“Because I do not want Joe sending us with someone who isn’t respectable. I’d rather wait here in the cold than ruin my reputation.” That seemed to quiet the maid. Fierce wind ripped the door from my hand and it hit the opposite side of the cab with a loud bang. I hopped down to the mud, gripping the slippery door and yanking with all of my strength, though it refused to budge. Joe must be a man of goliath strength, for he had made it appear easy to hold the door partially open earlier. I counted aloud, prepared to give the door one large yank with accumulated strength, “One…two…three!” My arms flew through the air, the door coming away from the side of the carriage easily as though the wind had died down on my command. The hair whipping into my eyes said otherwise, however, and I turned to find a man standing directly behind me. “Good heavens,” I shrieked, my hand flying to my heart. “You frightened me.
” “What are you doing?” he hollered over the wind. His coat was drenched, his hair plastered to his forehead. “What business is that of yours?” “You are heading to Bancroft Hill?” he asked, ignoring my question. His eyes narrowed at me through the pelting of icy drops of rain. Joe. Of course my coachman would divulge this information to a complete stranger. A quite tall stranger, in fact, with hair so dark it could be black—or perhaps that was an effect of the powerful rain. A flash lit the dark sky, giving me a glimpse of the stranger’s face. He did not appear nefarious. His clothing screamed gentility and there were no visible scars running the length of his cheek.
If he was a highwayman, he was bound to have scars. “Perhaps,” I replied. It was wise to be cautious. Time had already taught me that lesson. “What?” he yelled. I took a breath. “Perhaps!” I yelled back. The wind grew in ferocity. I suddenly realized the ridiculous nature of my circumstances, standing in a howling storm with a strange gentleman, yelling obscure answers into the rain. My gown was thoroughly soaked, hair plastered to my neck and cheeks, and my feet were glued to the mud.
I was a sight, to be sure. “I am going that direction as well. May I convey you and your maid to your destination?” “Have you any females in your coach?” I asked. “No.” His eyes were dark against his shaded face. “Only a friend. But your maid will lend sufficient chaperonage.” I nodded, the rain making its way through every layer of clothing I wore and chilling my skin. If we did not get out of the rain right away, we were both bound to catch cold. “Lead the way, sir.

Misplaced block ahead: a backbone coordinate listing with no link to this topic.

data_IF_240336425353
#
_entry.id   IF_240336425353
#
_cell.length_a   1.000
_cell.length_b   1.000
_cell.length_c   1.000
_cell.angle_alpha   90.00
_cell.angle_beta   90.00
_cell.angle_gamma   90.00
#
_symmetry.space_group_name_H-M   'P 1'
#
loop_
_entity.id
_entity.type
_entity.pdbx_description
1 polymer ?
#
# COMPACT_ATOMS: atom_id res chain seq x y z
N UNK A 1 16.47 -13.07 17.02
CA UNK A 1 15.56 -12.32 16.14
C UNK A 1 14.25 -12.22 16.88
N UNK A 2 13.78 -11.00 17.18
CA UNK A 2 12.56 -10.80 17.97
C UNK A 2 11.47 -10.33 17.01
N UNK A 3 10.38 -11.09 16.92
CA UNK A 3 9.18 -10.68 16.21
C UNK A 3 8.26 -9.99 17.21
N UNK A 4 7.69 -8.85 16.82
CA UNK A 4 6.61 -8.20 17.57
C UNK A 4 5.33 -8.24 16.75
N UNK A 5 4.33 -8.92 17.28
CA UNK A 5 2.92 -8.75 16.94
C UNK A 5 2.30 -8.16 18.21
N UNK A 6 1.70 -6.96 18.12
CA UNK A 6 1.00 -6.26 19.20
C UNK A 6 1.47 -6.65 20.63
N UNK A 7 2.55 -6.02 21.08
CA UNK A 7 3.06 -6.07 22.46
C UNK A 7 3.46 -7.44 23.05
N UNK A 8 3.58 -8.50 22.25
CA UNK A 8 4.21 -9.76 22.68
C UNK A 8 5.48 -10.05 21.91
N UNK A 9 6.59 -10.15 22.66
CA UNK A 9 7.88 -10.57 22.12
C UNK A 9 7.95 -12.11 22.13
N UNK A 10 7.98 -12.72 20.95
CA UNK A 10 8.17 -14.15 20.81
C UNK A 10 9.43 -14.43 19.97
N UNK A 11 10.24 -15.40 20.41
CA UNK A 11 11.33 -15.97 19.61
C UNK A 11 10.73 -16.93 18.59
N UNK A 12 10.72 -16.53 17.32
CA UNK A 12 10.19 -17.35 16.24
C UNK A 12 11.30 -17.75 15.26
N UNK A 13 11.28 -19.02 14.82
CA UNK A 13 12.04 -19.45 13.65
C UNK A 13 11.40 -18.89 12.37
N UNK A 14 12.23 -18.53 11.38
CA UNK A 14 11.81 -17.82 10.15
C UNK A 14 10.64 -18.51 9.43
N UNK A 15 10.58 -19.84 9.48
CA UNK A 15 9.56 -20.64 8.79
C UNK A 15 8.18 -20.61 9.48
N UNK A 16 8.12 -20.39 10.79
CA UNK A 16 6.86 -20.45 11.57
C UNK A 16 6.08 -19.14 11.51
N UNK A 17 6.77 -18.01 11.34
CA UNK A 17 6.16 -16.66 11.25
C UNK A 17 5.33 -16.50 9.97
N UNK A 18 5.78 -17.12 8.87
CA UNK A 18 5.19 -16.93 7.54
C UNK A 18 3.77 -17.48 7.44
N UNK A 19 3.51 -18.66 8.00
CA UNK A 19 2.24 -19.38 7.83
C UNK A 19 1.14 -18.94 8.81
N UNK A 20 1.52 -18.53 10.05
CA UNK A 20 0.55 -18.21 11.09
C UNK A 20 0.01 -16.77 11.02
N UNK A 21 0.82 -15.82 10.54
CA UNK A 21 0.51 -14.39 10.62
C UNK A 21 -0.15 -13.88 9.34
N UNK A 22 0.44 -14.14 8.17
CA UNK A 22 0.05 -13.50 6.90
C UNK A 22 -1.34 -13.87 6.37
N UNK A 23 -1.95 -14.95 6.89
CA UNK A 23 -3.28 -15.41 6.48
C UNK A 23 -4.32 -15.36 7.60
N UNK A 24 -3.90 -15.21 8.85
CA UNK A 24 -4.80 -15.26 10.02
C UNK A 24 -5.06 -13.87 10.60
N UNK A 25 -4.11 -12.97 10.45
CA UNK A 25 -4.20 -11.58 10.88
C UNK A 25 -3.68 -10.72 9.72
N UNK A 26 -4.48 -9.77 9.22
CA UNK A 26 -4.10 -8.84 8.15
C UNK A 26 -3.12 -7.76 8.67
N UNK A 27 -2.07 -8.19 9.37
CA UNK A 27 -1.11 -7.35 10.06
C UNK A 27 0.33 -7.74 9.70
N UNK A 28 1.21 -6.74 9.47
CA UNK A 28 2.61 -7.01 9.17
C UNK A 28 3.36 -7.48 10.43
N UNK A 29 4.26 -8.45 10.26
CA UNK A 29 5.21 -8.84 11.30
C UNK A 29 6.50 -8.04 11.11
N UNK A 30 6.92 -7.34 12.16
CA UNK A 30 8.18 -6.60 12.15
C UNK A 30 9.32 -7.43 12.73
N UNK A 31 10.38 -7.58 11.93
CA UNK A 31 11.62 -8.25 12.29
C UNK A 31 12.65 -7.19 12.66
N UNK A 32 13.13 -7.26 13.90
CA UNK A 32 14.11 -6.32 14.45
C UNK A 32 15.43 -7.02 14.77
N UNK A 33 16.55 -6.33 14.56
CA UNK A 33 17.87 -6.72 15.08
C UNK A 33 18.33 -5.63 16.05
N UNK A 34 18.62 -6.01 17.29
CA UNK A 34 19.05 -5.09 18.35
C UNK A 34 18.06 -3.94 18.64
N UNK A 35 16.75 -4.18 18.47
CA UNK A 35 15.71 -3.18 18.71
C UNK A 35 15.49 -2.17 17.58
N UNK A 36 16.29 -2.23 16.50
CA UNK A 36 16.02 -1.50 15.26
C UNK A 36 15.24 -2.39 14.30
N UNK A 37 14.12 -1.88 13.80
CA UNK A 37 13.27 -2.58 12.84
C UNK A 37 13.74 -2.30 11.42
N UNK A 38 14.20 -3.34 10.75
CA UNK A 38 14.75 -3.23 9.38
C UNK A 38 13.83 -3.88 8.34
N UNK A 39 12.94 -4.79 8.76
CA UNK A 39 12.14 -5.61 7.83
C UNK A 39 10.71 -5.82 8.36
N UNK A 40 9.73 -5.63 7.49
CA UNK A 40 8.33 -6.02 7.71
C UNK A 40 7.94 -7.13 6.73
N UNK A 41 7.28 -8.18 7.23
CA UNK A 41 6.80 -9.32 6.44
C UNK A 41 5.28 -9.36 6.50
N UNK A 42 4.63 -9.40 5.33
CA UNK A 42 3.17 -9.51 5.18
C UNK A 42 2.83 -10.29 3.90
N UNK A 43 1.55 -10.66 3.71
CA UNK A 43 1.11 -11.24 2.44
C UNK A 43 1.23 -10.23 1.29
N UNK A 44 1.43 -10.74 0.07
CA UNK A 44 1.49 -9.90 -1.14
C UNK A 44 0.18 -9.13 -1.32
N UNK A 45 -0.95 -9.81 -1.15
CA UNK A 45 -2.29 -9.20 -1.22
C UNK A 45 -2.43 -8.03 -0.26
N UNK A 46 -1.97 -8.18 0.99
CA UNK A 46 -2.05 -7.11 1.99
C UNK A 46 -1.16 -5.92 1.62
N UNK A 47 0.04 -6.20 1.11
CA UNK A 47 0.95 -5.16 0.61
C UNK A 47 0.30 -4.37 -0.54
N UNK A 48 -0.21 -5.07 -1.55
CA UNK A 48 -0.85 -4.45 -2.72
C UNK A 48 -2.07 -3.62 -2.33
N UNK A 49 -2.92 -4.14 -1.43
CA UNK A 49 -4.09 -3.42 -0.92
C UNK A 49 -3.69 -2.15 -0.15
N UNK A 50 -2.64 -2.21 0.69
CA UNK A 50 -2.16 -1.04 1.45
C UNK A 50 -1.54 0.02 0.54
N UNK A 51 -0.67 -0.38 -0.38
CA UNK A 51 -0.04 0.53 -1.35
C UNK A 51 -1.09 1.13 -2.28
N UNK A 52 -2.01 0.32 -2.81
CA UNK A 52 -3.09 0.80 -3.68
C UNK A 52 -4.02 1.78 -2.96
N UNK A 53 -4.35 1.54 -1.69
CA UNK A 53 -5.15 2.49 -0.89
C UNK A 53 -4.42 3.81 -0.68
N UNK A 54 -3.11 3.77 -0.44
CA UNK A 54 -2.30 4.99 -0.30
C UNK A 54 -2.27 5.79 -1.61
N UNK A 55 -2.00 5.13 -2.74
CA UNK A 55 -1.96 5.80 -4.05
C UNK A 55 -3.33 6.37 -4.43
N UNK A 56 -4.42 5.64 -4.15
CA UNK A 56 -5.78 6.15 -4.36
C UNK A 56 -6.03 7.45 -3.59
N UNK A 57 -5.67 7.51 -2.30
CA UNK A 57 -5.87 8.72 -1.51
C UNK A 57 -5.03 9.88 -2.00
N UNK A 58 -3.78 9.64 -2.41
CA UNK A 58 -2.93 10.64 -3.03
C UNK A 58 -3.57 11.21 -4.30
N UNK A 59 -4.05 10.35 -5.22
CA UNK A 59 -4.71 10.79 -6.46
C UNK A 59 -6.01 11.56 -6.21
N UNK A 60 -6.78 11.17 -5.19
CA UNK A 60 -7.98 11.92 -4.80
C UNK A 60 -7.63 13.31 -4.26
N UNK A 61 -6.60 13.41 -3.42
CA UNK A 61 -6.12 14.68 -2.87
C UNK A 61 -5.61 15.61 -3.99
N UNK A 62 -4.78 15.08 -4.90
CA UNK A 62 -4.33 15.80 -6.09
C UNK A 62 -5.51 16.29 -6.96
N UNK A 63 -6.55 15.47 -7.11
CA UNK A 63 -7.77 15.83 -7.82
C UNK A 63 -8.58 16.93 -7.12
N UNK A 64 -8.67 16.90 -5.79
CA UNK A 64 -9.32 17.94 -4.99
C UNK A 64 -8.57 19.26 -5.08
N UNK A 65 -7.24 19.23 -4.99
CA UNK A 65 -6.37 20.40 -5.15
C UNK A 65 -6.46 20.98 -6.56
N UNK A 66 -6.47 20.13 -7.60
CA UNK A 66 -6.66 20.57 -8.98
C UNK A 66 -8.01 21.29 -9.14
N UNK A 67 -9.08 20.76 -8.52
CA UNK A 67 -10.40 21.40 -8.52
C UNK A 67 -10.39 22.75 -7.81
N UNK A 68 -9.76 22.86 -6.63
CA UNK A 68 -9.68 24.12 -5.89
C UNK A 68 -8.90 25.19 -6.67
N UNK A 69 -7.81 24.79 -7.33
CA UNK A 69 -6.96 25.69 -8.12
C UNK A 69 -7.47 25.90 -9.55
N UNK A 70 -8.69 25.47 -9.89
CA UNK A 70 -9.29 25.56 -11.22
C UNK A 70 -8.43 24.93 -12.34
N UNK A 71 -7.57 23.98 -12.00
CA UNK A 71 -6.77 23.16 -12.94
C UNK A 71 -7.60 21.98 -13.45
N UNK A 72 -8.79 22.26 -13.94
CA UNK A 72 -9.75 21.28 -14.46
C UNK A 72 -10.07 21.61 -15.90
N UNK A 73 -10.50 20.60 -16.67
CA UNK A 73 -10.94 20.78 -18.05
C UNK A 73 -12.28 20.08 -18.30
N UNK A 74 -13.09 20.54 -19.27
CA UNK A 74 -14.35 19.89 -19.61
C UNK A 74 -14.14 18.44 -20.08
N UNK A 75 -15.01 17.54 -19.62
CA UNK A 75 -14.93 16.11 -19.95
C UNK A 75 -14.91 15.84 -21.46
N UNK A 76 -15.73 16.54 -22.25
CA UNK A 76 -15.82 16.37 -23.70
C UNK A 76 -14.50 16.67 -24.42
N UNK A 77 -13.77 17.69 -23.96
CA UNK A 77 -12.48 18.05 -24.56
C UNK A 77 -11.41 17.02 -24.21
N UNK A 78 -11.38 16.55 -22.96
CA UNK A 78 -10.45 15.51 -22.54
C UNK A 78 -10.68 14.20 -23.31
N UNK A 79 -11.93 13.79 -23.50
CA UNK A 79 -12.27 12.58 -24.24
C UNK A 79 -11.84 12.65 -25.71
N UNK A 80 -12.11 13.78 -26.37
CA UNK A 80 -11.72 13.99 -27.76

” His elbow shot out, offering me an escort. I had been correct on that score, at least. He was a gentleman. I shook my head, lifting my skirts with both hands to keep them from the mud. He stood unmoving, his gaze trained on me as rain trailed down his cheeks and dripped from his straight nose. I tried to step forward but struggled, my foot securely fastened to the mud. My balance thrown, my arms flailed, searching for purchase on the side of the slick carriage door. Strong, cold hands came around my waist, catching me before I collided with the wet earth. Before I knew it, my legs flew into the air and I was bobbing forward. I wrapped my arms around the man’s neck as he carried me around my carriage and to the doorway of his own.
His heart pounded through his chest, the vibration chasing tingles down my side. I tightened my grip as the carriage door flew open, catching his eye suddenly. My cheeks warmed. He set my feet on the dry floor of his own cab and a man already seated inside reached forward to help me in. I looked back over my shoulder and caught my stranger’s stone face. Behind the mask, suppressed emotion begged release. Irritation, surely. I moved aside to make room on the bench as my coachman ushered my maid in shortly behind me.